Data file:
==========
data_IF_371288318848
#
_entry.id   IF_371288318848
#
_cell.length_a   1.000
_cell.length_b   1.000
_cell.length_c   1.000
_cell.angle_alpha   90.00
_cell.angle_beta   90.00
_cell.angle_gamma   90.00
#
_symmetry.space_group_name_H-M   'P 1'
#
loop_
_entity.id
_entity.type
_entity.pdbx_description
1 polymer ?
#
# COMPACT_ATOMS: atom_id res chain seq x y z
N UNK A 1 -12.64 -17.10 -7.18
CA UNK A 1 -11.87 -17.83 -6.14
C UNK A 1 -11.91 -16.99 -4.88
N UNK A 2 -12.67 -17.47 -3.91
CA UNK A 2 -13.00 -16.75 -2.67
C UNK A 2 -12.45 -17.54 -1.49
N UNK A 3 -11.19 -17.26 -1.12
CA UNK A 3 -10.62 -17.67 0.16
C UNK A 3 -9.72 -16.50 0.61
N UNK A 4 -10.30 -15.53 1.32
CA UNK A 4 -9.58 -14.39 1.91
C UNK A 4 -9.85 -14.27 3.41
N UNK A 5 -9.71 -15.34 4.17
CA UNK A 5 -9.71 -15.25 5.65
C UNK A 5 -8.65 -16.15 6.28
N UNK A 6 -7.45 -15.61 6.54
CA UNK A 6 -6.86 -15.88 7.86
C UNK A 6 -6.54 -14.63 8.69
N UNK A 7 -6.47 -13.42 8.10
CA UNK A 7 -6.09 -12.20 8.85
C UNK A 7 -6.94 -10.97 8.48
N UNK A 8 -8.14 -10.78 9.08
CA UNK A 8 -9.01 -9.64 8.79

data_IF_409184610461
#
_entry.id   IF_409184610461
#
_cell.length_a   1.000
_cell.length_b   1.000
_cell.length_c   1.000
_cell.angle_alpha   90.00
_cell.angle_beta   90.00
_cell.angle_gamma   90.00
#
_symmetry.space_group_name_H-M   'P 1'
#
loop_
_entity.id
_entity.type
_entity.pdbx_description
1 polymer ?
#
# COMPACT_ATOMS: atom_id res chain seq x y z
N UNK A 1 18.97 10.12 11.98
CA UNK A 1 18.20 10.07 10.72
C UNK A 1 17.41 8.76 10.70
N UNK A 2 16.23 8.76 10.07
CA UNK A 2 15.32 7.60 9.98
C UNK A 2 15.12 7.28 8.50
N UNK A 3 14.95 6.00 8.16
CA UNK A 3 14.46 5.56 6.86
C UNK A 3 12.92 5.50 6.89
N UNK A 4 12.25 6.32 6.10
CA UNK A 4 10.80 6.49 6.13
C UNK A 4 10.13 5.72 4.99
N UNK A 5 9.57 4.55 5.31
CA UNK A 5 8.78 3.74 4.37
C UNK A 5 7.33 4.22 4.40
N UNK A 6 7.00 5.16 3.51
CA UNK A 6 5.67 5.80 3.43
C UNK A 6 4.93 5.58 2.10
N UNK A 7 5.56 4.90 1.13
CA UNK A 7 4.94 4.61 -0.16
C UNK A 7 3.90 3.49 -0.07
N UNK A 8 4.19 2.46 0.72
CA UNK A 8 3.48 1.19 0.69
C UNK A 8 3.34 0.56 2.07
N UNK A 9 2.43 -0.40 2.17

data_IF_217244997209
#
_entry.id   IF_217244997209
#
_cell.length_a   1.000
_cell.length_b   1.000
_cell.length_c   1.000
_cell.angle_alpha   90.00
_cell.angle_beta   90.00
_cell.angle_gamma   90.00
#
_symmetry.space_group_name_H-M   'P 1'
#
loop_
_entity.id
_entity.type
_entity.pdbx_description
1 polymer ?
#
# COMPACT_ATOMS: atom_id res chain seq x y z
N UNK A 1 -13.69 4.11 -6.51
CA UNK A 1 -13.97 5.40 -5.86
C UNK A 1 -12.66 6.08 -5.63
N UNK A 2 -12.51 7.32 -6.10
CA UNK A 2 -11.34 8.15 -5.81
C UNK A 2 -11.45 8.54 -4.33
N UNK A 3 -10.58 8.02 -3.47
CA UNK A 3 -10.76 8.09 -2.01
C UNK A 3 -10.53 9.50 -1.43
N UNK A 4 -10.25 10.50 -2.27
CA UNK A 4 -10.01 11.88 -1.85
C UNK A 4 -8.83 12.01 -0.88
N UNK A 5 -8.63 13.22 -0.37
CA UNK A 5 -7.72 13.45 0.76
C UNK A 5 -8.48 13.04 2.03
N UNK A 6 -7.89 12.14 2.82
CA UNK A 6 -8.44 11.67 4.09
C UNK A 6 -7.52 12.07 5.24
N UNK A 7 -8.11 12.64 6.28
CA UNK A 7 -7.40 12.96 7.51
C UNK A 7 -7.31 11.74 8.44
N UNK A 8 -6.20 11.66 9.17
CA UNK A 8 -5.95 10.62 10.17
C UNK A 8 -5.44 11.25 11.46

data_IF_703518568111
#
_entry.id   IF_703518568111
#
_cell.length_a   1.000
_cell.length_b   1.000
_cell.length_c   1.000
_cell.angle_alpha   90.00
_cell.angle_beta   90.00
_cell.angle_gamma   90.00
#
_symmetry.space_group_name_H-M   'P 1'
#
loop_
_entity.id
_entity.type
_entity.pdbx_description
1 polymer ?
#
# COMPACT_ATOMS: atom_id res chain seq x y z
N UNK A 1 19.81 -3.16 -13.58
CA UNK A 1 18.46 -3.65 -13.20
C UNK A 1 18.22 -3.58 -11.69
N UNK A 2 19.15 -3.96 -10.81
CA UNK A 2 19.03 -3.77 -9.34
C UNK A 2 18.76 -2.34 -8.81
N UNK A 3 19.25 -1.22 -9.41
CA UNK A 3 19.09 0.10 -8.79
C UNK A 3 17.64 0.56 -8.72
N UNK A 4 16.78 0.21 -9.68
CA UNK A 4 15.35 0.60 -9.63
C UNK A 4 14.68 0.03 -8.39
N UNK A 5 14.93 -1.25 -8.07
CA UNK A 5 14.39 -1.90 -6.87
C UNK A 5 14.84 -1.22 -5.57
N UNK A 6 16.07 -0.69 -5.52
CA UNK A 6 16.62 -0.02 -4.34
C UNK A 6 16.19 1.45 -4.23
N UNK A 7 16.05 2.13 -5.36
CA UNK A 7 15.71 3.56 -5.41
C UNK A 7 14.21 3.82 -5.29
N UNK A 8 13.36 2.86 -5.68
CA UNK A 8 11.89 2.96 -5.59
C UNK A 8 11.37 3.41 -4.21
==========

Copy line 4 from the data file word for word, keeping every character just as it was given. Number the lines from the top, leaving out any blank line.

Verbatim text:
#